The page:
MANILA – The Department of Foreign Affairs (DFA) on Friday assured that the Philippines’ vaccine transactions with China and other foreign partners do not have strings attached.
“Allow me to convey our assurances that our transactions on the vaccine supply with our global partners, in the bilateral and multilateral levels, do not have strings attached nor bearing any quid pro quo of any sovereign territorial consideration,” DFA Assistant Secretary Eric Gerardo Tamayo said in a Senate hearing.
Tamayo said the vaccines China would be donating to the Philippines are not tied to any consideration and are at best a sign of goodwill.
“(A)t no time did the China side even hint at tying the vaccine donation to any consideration,” he said. “Vaccine diplomacy would, at best, be an expression of goodwill and solidarity with the Philippines, especially during this time of the pandemic.”
Tamayo noted that the global collaboration for vaccine access (Covax) facility could also be considered as “some form of donation mechanism to benefit lower and middle-income countries.”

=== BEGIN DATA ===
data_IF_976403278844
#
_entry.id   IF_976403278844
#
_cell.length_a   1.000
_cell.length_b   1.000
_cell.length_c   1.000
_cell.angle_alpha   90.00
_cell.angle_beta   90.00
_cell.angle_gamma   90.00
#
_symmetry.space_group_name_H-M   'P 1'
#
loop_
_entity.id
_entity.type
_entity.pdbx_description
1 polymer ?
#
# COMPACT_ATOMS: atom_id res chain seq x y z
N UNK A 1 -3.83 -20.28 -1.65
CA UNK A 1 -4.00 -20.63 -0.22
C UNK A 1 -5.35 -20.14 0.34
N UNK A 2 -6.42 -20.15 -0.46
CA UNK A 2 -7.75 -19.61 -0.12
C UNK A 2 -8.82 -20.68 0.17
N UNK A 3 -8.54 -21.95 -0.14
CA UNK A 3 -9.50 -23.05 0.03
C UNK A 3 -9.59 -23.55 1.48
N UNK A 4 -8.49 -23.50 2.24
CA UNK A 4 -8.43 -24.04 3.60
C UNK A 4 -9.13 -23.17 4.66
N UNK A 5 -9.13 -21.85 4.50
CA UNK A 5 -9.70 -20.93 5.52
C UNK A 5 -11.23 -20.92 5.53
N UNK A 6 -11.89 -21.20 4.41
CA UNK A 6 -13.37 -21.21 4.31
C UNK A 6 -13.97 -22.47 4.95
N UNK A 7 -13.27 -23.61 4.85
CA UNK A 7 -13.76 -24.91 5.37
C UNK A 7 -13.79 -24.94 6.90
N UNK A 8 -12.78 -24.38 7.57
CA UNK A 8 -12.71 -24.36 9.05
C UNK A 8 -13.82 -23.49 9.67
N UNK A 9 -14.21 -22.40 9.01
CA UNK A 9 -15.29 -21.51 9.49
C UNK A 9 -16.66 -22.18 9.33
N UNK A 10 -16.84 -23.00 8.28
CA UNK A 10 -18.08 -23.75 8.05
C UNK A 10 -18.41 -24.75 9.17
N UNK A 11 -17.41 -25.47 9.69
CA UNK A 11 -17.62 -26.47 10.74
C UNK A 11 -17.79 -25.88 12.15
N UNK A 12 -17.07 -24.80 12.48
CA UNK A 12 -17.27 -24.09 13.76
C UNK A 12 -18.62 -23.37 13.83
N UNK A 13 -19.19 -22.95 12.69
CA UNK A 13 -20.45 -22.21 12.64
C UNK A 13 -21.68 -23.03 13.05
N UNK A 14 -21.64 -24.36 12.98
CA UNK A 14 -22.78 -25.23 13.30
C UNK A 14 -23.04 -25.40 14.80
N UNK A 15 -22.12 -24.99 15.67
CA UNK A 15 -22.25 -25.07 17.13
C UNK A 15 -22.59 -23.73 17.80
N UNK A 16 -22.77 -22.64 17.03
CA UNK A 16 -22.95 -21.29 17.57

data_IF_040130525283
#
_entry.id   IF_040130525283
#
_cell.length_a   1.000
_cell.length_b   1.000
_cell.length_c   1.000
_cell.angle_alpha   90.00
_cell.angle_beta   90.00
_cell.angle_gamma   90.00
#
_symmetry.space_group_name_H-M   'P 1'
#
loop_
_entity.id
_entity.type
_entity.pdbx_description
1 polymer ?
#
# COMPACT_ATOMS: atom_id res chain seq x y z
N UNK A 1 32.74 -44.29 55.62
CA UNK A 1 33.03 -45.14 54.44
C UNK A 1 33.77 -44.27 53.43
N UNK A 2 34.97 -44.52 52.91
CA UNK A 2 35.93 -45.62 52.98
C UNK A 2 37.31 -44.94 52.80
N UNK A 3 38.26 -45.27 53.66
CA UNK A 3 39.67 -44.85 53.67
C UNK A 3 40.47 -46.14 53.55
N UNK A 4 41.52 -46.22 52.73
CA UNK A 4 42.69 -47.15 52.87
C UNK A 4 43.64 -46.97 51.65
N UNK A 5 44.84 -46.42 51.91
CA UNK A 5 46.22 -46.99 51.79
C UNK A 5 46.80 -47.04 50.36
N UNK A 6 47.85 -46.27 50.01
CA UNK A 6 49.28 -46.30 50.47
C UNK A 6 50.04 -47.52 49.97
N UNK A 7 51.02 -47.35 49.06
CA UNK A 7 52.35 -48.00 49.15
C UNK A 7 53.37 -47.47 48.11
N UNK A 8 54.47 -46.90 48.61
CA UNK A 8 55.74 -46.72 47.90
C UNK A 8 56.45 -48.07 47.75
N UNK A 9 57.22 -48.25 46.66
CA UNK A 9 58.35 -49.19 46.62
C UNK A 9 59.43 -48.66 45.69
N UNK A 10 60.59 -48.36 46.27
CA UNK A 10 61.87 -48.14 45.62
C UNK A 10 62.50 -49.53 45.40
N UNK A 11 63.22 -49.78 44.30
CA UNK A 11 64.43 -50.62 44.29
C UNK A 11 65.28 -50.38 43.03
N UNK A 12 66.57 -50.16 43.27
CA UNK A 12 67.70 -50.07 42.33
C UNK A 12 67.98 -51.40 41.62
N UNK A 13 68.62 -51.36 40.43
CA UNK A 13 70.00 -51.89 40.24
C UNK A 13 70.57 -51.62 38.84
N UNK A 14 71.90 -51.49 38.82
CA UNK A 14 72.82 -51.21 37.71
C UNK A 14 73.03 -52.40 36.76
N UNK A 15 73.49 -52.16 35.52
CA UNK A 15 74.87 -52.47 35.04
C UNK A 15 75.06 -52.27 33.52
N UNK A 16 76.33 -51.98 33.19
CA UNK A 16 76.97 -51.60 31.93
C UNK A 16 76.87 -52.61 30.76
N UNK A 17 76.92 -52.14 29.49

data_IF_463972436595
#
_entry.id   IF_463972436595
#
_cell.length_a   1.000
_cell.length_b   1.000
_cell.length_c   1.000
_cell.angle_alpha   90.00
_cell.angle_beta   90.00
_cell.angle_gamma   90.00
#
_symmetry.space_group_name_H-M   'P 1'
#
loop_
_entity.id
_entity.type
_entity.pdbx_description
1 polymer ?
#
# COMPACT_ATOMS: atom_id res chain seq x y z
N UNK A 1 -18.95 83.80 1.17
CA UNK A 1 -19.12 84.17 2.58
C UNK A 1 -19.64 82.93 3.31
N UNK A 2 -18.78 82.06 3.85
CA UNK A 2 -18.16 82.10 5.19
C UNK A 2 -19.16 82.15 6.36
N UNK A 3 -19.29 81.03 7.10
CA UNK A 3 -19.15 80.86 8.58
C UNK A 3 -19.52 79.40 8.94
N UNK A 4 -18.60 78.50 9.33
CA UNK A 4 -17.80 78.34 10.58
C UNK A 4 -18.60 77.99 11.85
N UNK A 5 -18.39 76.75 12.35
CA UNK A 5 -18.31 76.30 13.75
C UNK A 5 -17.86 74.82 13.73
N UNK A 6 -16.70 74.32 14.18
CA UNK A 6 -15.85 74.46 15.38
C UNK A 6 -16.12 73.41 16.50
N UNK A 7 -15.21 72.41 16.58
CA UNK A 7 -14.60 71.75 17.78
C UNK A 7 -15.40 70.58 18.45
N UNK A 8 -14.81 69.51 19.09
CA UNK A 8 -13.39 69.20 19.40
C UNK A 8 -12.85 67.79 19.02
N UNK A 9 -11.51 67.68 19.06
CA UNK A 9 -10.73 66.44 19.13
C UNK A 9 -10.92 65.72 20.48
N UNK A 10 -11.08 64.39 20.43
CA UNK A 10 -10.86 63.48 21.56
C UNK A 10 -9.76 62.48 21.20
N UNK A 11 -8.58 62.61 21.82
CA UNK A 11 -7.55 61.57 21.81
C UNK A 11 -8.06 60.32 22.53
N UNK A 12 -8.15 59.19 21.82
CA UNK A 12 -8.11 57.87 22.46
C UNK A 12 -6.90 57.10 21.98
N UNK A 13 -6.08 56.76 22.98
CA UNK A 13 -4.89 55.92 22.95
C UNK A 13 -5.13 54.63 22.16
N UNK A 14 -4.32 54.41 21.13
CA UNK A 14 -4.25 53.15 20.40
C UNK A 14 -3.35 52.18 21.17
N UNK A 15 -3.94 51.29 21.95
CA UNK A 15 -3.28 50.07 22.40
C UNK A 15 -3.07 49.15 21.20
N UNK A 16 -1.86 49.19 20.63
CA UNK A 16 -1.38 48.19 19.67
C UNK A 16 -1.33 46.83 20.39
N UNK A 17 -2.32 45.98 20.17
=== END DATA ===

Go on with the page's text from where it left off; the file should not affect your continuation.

Chinese State Councilor and Foreign Minister Wang Yi earlier announced that Beijing would donate some 500,000 doses of vaccine to the Philippines.
He also assured that Beijing would render Manila its needed facilitation for the procurement of additional Chinese vaccines.
In the same hearing, National Policy Against Covid-19 Chief Implementer and vaccine czar, Secretary Carlito Galvez Jr., underscored that Manila’s vaccine deals with China have been done separately from talks involving the territorial dispute in the South China Sea.
“We will not compromise our stake, meaning in this pandemic, we… I’m telling the public that our selection of vaccine is science-based,” Galvez said, adding that the decision on vaccine selection would be based on the recommendation of Manila’s vaccine expert panel and the Food and Drug Administration. (PNA)